I explored all the nooks and crannies of these coves when I did my thesis up here in the 80’s and they are awesome, some great high wild campsites I always wanted to go back to but never did

    1. beatingthebounds says:

      I think I might be returning to these Eastern coves before too long. The humps and hollows of Ullscarf and High Raise have plenty of scope for off-path stravaiging and the frequent presence of red deer is a fair indication of the areas relative quiet. Used to bivvy there now and again, but not for a long time.

  3. Yes, we’ve steered clear of the Lakes for years now because of the crowds (and it’s propensity to wetness too, in comparison with some other areas, it truth were told), but you obviously had a cunning plan which worked. Actually Geoff’s thinking of going up there midweek shortly – these retired teachers who can work around the school holiday hordes…

    1. beatingthebounds says:

      Retired? He must know he secret of eternal youth or have formulated a cunning escape plan. As to the wetness, well – that’s what keeps the grass Green and the waterfalls tumbling, and the Lakes full etc. Goes with the territory.

      1. Well, I will admit that he retired rather early. Hopefully working on joining him in his freedom before too long. There’s only so many years I can stand going out to work nearly every day, leaving him and two dogs snoring happily in bed…not even raising an eyebrow as I leave the bedroom…

        1. beatingthebounds says:

          Yes, I can see that must be hard. TBH is working part-time so I have a similar experience some mornings, but I can send the kids in to jump on her. Heh heh!

  4. Even with a busy Lakes it is still easy to escape the crowds. You did well considering that that is one of the very busiest places. It’s more than one persons lifetime to walk all the routes available. Parking can be a bit more difficult but an early start is always best.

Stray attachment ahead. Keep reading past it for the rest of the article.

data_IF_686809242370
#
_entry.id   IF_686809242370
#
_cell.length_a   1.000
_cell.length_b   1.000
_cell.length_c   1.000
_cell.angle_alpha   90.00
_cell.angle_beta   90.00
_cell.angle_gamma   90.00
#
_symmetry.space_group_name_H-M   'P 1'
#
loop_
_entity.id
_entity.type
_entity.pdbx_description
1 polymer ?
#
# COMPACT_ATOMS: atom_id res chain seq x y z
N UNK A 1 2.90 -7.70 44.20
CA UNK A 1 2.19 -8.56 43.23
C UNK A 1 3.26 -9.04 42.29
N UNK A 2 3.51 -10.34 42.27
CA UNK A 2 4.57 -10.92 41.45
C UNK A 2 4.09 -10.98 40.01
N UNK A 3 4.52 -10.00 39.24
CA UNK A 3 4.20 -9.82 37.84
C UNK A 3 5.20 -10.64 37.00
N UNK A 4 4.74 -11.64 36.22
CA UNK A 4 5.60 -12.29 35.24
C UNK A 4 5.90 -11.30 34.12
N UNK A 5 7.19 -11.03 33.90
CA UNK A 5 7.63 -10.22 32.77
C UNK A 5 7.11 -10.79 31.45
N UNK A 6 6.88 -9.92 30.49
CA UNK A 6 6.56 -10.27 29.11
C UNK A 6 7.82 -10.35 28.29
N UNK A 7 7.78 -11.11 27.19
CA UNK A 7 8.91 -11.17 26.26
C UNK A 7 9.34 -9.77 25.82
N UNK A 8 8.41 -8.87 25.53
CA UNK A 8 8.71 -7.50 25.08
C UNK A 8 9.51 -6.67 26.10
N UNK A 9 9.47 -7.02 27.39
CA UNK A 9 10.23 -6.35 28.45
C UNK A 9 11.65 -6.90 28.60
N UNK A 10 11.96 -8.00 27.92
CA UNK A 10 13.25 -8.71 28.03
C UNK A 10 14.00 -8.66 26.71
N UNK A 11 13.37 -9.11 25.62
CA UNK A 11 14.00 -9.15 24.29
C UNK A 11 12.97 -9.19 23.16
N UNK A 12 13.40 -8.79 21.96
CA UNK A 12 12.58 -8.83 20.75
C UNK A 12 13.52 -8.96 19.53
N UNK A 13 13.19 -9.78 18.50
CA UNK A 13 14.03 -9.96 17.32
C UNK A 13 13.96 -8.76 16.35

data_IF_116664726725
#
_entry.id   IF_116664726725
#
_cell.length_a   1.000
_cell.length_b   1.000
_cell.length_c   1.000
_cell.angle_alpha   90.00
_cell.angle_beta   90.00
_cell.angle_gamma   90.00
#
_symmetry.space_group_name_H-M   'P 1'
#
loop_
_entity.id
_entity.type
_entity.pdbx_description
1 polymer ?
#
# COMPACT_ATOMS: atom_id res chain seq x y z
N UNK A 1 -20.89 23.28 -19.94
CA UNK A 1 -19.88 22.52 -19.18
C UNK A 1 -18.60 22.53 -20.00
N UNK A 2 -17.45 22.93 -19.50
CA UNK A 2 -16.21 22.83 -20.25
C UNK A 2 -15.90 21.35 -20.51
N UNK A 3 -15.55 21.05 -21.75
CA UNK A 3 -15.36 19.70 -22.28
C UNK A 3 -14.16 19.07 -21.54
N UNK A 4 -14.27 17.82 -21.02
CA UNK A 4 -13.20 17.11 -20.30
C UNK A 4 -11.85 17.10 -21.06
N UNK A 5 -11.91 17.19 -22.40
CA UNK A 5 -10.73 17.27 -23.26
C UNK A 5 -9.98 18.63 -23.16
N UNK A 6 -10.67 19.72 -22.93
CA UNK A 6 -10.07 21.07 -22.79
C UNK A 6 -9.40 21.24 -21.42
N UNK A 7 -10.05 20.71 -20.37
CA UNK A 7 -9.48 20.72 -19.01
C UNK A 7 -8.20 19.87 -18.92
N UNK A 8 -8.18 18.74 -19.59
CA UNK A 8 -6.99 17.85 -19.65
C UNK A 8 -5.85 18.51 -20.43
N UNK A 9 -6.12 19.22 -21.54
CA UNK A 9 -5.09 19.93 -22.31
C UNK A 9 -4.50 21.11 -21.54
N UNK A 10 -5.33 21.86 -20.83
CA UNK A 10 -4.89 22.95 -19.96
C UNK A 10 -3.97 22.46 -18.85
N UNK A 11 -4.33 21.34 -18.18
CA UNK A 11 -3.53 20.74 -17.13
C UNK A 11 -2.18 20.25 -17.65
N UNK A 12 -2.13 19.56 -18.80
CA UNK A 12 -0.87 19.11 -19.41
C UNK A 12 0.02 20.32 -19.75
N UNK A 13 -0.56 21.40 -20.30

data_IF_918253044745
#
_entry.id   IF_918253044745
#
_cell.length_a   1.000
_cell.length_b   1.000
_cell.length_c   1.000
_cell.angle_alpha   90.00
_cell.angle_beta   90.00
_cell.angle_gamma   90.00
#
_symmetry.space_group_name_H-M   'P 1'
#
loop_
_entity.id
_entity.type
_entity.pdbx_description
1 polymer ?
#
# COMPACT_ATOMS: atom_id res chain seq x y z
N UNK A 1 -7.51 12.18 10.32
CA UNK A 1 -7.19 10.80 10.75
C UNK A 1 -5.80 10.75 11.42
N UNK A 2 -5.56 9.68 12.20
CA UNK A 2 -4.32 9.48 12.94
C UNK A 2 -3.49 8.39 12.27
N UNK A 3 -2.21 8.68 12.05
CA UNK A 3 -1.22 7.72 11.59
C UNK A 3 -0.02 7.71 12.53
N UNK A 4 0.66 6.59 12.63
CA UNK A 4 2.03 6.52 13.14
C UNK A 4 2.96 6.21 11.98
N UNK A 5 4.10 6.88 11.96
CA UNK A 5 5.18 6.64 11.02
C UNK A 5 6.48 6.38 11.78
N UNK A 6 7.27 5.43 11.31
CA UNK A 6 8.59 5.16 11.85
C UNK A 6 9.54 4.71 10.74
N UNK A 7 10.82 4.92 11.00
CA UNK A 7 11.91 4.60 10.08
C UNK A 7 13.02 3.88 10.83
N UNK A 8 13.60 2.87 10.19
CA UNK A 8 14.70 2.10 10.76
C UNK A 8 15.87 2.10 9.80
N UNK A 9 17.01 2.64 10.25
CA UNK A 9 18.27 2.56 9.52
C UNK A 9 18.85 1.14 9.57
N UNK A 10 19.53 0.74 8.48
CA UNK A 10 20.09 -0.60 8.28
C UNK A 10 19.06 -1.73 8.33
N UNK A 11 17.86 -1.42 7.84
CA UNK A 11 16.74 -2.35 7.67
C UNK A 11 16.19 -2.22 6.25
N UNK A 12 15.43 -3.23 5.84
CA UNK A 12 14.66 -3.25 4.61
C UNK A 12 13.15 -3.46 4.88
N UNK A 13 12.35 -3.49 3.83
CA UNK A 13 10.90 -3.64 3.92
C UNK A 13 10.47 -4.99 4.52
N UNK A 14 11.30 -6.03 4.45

My sort of day. Thanks.

    1. beatingthebounds says:

      It’s true; maybe dedicated enthusiasts like Wainwright and Harry Griffin get to explore it all, but we lesser mortals will always find new routes to try. Good thing too.

  5. “I’ve discovered that I’m comfortable with my inner wimp.”
    Gorgeous! I might nick that turn of phrase before too long. I’ll have no idea where it came from and just put it down to my literary genius. Please don’t disappoint me by telling me it’s your line.

    Lovely pictures and blog, Mark

  6. conrobin says:

    You sent a comment on my last post but it did not appear on the blog. I have email alert for comments, and it did arrive as an email. I replied to the WordPress email address, but am not sure if you will see it there. I guess you probably have a conventional email address, and if you want to let me have that I will forward my reply –

    I have another follower who has problems posting comments on my blog from time to time getting an error .80 message. I have tried Googling this, but all the discussion is incomprehensible to me, and from what I understand Blogger seem to have their head in the sand about it.

    You mentioned your affair with the Kent. Have you noticed Dry Grove Gill on the slopes above Kentmere Reservoir? It is a strange feature which I have had in mind to explore over the years. Again I tried Google, but don’t seem to be able to find out how it was formed.

    1. beatingthebounds says:

      Hi Conrad,
      I was replying on an iPad, which sometimes seems to cause difficulties.
      I’ve been looking at Dry Grove Gill on the map, and it does look a bit odd – one to bear in mind for the future.